Leading people is difficult during a crisis. Regardless of what we learn in academia, there is no simulation or case study to prepare you for how you will react when a crisis occurs. The first time you are thrown into crisis decision-making, you will probably forget most of the lessons taught in the classroom.
So far, 2020 is a year of managing ongoing crises. Most leaders were not prepared for the radical change occurring from COVID-19 and the following civil unrest. During this time, across the public and private sectors, I witnessed leaders across the country displaying amazing resolve and determination. At the same time, I also saw leaders experiencing decision paralysis and failing to step up to face challenges. Personally, I fluctuated between both leadership spectrums of success and failure.
When I looked deeper into what caused leaders to succeed or fail in a crisis, I noticed some clear leadership traits:
- Success trait: Embracing empathy for employees and customers. Leaders that openly acknowledged the feelings of others, without imposing their thoughts or beliefs on them, created a successful support culture. This culture helped stabilize the morale of key stakeholders and made their organizations adaptable to change.
- Failure trait: Imposing your ideals on your workforce and customers. Many leaders have strong opinions on what is “right” or “wrong.” While these opinions often guide decision-making, leaders must be sure not to force their morality onto others. What drives you as a leader may not resonate with your stakeholders and/or the individuals you count on to achieve your goals. Do not alienate others with your “right” and “wrong.” Everyone processes information and reacts differently. Let people make their own decisions on right and wrong.
- Success trait: Empowering employees to share feedback (good or bad) and help shape the shifting work environment. During times of instability, a great tool to bolster morale is to give your workforce a voice. Actively listen to what they are saying and take tangible actions to make alterations based on their feedback.
- Failure trait: Relying on your title or status in the organization to drive changes. Some leaders are resistant to change and become short-sighted when faced with challenges. This can lead to withdrawing into their own minds. The peril caused by this is decisions end up being made in a vacuum. Even the most talented leaders do not know everything about a specific topic and need to listen to the counsel of or feedback from others. Failing to incorporate others into crisis decision-making may result in developing solutions that only satisfy part of the issue.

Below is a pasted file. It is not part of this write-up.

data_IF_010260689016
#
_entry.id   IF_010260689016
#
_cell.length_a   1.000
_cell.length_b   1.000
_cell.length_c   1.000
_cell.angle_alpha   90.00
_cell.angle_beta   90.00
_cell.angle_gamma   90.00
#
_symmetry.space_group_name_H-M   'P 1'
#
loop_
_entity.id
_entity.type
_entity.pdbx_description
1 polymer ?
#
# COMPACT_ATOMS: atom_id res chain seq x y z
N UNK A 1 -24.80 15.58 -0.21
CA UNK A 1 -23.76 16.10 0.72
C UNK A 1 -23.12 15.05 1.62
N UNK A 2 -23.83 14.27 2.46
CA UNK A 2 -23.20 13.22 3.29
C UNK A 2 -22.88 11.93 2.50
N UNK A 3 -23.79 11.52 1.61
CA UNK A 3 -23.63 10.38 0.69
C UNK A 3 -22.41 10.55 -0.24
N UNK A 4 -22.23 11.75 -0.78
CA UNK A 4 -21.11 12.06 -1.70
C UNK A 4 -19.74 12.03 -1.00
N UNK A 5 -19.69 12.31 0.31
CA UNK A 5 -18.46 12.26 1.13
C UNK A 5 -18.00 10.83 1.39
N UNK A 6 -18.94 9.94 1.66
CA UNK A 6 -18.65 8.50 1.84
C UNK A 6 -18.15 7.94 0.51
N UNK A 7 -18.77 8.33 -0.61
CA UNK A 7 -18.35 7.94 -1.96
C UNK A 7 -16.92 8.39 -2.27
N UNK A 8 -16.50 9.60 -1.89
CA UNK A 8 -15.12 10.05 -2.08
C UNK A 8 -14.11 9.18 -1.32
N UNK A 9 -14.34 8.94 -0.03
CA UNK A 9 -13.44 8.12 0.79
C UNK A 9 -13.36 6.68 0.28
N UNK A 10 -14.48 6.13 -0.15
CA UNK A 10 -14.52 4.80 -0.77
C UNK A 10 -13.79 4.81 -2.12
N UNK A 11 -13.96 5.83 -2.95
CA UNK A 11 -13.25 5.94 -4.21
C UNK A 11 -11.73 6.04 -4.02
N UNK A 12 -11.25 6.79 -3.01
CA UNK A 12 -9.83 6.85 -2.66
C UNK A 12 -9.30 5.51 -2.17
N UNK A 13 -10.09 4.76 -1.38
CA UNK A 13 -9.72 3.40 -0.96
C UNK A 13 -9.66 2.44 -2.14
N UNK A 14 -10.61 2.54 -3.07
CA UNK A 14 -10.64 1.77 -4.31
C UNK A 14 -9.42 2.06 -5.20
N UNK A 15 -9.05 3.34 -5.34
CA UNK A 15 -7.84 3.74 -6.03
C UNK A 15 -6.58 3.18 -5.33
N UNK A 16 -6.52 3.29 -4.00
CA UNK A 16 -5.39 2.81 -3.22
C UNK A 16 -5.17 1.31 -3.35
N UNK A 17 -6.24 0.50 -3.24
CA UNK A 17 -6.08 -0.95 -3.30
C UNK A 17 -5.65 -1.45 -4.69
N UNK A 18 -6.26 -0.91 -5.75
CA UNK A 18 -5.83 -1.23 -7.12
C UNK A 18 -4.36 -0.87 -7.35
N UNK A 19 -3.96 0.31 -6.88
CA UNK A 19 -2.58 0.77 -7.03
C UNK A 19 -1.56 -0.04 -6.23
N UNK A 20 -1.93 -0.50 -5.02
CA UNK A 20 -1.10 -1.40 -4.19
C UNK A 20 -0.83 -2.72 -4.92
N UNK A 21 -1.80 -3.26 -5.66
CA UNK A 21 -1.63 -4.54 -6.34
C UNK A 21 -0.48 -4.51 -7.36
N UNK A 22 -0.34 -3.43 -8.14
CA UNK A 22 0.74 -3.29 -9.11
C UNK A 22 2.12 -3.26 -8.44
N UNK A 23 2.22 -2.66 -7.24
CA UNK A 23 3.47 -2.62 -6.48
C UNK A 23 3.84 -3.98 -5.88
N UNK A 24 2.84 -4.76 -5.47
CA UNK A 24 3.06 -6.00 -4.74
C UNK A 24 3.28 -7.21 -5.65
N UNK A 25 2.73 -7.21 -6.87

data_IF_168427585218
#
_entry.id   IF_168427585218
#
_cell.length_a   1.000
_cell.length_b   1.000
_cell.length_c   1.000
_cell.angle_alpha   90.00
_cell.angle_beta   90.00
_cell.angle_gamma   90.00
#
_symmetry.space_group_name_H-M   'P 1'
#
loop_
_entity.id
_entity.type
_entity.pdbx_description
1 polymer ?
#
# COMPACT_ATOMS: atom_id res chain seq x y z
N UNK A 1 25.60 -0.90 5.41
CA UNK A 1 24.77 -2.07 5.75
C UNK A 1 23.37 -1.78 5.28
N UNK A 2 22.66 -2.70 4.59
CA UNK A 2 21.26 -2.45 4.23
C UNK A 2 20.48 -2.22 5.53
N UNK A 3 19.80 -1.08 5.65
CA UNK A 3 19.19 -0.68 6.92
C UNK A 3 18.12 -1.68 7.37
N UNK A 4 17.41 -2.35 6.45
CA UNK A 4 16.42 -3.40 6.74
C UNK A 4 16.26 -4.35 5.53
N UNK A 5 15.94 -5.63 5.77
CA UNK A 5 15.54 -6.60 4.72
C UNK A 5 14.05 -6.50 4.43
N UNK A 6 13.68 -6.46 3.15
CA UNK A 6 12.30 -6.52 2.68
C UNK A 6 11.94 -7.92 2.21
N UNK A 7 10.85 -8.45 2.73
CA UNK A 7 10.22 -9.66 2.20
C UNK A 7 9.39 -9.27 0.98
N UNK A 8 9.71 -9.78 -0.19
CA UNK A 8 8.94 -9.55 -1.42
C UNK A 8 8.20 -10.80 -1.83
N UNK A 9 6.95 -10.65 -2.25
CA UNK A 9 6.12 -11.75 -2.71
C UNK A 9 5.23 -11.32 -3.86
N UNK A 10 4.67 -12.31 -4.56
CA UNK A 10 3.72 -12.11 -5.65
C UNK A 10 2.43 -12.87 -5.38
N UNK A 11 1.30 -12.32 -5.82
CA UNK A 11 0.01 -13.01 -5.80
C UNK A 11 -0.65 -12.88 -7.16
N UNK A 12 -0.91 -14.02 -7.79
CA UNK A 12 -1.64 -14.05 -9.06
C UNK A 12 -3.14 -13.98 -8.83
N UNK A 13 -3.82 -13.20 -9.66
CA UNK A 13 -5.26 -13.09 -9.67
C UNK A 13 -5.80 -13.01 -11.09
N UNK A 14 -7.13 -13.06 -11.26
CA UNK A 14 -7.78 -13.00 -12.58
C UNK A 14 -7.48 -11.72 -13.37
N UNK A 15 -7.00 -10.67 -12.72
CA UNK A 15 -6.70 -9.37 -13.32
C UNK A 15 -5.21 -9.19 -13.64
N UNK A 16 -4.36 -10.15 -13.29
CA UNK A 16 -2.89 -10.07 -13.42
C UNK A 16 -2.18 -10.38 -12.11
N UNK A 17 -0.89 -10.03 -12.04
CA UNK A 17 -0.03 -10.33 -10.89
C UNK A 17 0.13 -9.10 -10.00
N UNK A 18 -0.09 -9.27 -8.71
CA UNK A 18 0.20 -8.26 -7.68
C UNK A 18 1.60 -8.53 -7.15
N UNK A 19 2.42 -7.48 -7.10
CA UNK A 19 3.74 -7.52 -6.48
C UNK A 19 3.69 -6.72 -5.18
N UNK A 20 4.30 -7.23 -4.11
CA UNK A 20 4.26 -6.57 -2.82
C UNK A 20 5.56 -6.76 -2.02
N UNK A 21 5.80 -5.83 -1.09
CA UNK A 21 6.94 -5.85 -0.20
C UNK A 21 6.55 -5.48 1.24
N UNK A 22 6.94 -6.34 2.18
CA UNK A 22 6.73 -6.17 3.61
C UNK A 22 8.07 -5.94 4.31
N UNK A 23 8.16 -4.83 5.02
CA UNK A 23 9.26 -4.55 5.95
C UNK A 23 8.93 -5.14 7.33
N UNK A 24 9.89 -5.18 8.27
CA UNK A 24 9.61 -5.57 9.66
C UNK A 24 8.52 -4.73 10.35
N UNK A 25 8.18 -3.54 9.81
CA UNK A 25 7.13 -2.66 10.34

- Success trait: Diversifying the knowledge base of those individuals advising you. Differing opinions are a good thing. They inherently provide a mechanism to identify the potential risks involved in making a change management decision. Fostering diversity of thought will ensure you create solutions that address your entire workforce needs.
- Failure trait: Surrounding yourself with “yes” people. Honestly, everyone feels good when people agree with you. The problem with having everyone agree with you is that you are not getting their real reactions. Your ego may feel great, but at what cost to your organization? Fundamentally, as leaders, we must look for the greater good, not what makes us feel good.
Leading during a crisis is never easy. It requires thinking beyond yourself and turning off some of your experience-built instincts. This can be a daunting task. However, it can also be extremely rewarding. Doing the right things for your organization and people are well worth the effort. Being able to positively influence the lives of others and empower them is far more satisfying than stroking your ego.